Increasing number of Asian women emigrating could impact Canada
Date published: 2012-04-03 12:00:00 PM
According to projections published in February 2012 by Statistics Canada, within 50 years Canada could depend exclusively on immigration for its population growth. In 2010, half of Canada’s new permanent residents came from the Asia-Pacific region. It is therefore essential for Canada to better understand migration trends in Asian countries.
SSHRC-funded demographer and sociologist Danièle Bélanger also holds the Canada Research Chair in Population, Gender and Development at Western University in London, Ontario. Bélanger is particularly interested in Asian women emigrants, who represent a steadily growing proportion of all emigrants from Asian countries. In the Philippines, for example, women now account for 70 per cent of all emigrants.
“The high proportion of emigrant women is due mainly to the type of jobs available, especially in the manufacturing sector but also in the services sector—for example, household work, child care or caregiving for the elderly,” explains Bélanger. Many of these women are, in fact, overqualified for the jobs they end up taking in their chosen countries and would be prime candidates for immigration to Canada. Emigration, which is voluntary, is very often a way for women to better their economic conditions and, for a smaller number, their family circumstances (through marriage, for example).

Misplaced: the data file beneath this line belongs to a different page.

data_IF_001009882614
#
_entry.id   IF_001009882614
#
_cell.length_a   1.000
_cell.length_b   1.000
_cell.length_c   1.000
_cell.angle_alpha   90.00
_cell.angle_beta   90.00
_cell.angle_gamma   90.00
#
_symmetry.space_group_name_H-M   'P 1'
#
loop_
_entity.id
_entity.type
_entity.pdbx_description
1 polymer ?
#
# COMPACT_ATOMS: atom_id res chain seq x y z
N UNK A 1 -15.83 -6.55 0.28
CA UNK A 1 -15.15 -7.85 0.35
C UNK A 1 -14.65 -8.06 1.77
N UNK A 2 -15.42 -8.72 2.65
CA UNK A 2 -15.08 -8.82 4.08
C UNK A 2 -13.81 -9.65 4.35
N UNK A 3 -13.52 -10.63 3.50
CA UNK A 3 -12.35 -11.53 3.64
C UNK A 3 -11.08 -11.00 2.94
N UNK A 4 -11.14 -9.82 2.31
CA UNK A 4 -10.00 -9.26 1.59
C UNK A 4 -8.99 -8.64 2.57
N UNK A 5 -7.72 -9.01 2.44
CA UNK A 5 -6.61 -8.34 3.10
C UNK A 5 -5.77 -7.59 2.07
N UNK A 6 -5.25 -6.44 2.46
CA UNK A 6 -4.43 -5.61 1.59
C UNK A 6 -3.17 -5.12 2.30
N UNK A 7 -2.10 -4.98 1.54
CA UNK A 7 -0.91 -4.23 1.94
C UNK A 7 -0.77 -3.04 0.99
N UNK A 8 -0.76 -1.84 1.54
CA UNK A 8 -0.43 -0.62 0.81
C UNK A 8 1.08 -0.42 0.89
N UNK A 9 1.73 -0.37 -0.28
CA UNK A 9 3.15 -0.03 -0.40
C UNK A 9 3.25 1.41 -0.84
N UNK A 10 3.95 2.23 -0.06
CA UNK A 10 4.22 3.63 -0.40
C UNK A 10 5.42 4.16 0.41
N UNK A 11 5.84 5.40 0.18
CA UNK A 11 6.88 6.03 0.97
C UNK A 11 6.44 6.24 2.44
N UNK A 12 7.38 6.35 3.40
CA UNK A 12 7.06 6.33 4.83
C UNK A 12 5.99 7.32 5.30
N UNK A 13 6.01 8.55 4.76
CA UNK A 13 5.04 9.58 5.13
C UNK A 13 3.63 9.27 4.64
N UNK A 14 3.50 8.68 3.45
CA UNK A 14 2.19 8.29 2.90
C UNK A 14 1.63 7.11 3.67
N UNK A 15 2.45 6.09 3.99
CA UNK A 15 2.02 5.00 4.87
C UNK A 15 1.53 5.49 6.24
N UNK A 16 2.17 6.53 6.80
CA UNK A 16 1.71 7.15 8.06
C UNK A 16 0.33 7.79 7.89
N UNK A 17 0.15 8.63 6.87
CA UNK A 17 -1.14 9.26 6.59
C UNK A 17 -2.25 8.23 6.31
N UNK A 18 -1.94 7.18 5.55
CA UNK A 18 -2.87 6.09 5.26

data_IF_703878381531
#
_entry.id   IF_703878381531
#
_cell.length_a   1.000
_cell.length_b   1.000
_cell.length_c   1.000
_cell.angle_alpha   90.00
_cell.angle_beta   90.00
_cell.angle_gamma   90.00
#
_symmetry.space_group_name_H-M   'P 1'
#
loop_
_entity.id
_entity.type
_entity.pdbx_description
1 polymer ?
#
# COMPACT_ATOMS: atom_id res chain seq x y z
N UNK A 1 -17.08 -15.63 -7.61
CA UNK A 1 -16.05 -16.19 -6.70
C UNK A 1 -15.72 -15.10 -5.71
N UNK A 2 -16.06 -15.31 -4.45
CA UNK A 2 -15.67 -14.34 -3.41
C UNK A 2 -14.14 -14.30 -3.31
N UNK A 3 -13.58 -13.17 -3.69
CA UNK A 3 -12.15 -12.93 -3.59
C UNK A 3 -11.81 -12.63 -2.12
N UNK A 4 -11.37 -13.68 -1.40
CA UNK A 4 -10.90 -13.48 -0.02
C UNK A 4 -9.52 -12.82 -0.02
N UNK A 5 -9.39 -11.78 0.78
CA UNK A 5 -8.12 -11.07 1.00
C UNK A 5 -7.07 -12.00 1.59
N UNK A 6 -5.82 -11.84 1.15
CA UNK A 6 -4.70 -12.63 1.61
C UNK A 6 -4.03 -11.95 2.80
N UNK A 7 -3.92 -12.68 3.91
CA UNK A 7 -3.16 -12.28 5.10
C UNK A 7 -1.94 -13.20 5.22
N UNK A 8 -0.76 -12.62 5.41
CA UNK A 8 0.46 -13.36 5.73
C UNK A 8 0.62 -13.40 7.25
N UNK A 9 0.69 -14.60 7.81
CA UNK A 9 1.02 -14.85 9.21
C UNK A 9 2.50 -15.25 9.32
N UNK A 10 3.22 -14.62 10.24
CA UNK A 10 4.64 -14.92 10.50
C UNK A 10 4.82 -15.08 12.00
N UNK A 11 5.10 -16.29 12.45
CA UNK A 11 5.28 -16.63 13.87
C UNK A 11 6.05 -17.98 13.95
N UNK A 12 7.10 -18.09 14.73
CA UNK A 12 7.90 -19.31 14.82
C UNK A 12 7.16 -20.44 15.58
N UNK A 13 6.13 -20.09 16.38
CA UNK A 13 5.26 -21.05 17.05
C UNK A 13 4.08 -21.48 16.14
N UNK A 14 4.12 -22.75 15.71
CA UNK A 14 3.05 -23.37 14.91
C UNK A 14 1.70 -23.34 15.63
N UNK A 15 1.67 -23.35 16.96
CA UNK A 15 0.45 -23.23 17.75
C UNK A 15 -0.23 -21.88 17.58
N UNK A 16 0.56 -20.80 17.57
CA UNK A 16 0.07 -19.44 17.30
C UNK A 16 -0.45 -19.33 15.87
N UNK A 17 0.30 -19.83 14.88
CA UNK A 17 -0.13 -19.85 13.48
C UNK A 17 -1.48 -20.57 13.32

Asian migration trends, however, are becoming more and more complex. “Since the 1990s,” says Bélanger, “some emigrants no longer go directly from their home countries to North America. Instead, they go first to other Asian countries (such as Singapore, South Korea and Taiwan) or Persian Gulf countries (such as Saudi Arabia, Qatar and the United Arab Emirates). They can stay there for years before heading to Canada.”
Long considered a favourite destination for Asian emigrants, Canada must now compete with these and other new players to continue to attract immigrants and offset its own demographic deficit caused by a declining fertility rate and an ageing population.